Preparing for distance learning can feel overwhelming and seem impossibly complex, but it doesn’t have to be. I, along with every other instructor across the globe, am tasked with creating and delivering instruction completely online, and I imagine you may be as well. So, to help, I have compiled a short list of tips and tricks to make distance learning successful for you!

Set Boundaries for Yourself

Just like you had specific hours set aside for your plan time or office hours, keep this routine. Your routine may change, but it’s important to at least establish some form of a routine that works for you (and your family) and your students. Routine is important to maintain normalcy and keep business as usual. With everything that has changed, and changes being made on a daily basis, it’s good to have something that you can adhere to. 

Maybe have a set hour where you respond to student emails and questions and another hour where you grade assignments. Maybe you set aside another hour where you hold virtual office hours. This can be where you sit with a meeting open and you make yourself available for students to hop on and ask any questions they may have.  I am using Google Meet and have found it to be a very easy transition.

I imagine you also have other obligations at home besides teaching, so you will want to make sure you set boundaries that allow you to fulfill not only your teaching obligations, but also your family obligations as well.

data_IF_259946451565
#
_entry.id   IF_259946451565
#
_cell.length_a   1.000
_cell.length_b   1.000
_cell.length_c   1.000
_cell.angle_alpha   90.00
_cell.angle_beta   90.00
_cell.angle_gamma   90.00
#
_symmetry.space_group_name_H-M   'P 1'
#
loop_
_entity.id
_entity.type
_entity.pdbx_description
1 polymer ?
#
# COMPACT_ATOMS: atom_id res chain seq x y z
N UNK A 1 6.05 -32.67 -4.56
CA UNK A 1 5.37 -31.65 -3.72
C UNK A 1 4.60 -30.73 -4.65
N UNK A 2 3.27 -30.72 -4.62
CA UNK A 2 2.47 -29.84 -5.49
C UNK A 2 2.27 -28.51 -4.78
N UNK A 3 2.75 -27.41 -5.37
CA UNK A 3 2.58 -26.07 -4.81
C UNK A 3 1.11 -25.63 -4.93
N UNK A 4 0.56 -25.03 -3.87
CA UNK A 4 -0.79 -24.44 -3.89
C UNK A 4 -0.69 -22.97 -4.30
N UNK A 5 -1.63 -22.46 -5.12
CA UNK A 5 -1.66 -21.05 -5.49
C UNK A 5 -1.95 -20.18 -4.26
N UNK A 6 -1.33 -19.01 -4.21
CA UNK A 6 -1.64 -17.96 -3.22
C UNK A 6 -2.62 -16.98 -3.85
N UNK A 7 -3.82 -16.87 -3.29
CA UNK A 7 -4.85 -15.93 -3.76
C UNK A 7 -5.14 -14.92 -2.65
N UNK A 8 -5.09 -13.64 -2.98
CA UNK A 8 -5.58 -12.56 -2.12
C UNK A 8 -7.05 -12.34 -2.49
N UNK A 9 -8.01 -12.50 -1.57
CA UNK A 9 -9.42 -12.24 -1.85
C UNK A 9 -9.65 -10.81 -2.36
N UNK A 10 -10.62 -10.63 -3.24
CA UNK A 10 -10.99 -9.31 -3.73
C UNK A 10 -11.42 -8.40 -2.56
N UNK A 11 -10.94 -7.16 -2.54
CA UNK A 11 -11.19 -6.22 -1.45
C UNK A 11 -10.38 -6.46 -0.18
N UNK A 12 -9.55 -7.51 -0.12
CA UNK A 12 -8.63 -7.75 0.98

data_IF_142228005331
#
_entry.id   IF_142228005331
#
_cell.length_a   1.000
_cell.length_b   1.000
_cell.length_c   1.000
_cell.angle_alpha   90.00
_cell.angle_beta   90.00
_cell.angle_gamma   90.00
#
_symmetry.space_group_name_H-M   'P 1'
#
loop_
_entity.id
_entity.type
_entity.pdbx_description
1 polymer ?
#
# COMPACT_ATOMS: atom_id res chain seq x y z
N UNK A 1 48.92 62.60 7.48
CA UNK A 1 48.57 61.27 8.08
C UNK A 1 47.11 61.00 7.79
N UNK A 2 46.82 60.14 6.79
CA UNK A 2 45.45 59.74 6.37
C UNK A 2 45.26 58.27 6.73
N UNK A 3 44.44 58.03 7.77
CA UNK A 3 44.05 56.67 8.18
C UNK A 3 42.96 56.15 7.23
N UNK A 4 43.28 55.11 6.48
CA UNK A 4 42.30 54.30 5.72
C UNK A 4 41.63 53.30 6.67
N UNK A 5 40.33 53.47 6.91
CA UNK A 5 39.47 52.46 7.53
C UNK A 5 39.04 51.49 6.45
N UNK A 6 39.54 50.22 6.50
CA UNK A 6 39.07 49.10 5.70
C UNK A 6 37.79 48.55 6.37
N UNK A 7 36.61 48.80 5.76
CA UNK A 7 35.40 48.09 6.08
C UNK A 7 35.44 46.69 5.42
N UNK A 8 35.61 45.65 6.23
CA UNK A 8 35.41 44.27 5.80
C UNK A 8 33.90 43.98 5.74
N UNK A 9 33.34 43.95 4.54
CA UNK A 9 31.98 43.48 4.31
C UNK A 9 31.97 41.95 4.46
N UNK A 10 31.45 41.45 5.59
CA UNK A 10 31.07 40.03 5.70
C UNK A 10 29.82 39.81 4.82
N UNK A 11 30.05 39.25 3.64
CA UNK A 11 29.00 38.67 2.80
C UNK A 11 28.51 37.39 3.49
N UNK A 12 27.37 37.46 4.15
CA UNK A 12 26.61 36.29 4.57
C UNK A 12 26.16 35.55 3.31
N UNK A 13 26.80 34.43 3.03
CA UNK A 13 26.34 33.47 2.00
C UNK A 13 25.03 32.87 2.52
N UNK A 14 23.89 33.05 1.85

Keep it Simple

Many instructors and students are in the same situation, and this is all new. At first, start small and simple with the lessons, materials, and tools you use. Start with tools you and your students are familiar with. If, for instance, you are most comfortable using Google products for your classroom, then stick with that. No need to reinvent your entire class if you don’t need to. Lean on what you already use and do to help you get started. If you are familiar with Google, feel free to browse all my products that use Google Slides here

Give Grace

Along the lines of keeping it simple, be sure to give yourself (and your students) a little grace as you transition to distance learning. It can be a learning curve as to what “turning in” an assignment looks like, for example, and due date times as well. Keep in mind you may be contractually obligated to stick to due dates on your course outline – even during this uncertain time. Also, do not pressure yourself to have the perfect lessons and structure. If you need to tweak something as you go, give yourself the grace to change and adapt as you go. 

Set up a Work Area

If you don’t already have a work area set up at home, set aside some space in your house to designate this just for teaching and working. Your dining room table is convenient and centrally located; however, it can be taken over by pencils, Post-It notes, and notebooks very quickly and make it difficult for you to set boundaries for your work. Having a separate space in your house designated just for work will help you compartmentalize (in a healthy way) your obligations and how you spend your time. 

Explore New Tools and Lessons

You may find yourself with a little bit of extra time on your hands and this is the perfect time to revamp some of your lessons and strengthen those areas where you feel you need some more depth. Feel free to check out some of my online resources – some are now discounted 20-30% to support you as you transition to remote learning. 


I hope you have found at least one nugget in this article to help you as you incorporate distance learning into your teaching repertoire! 

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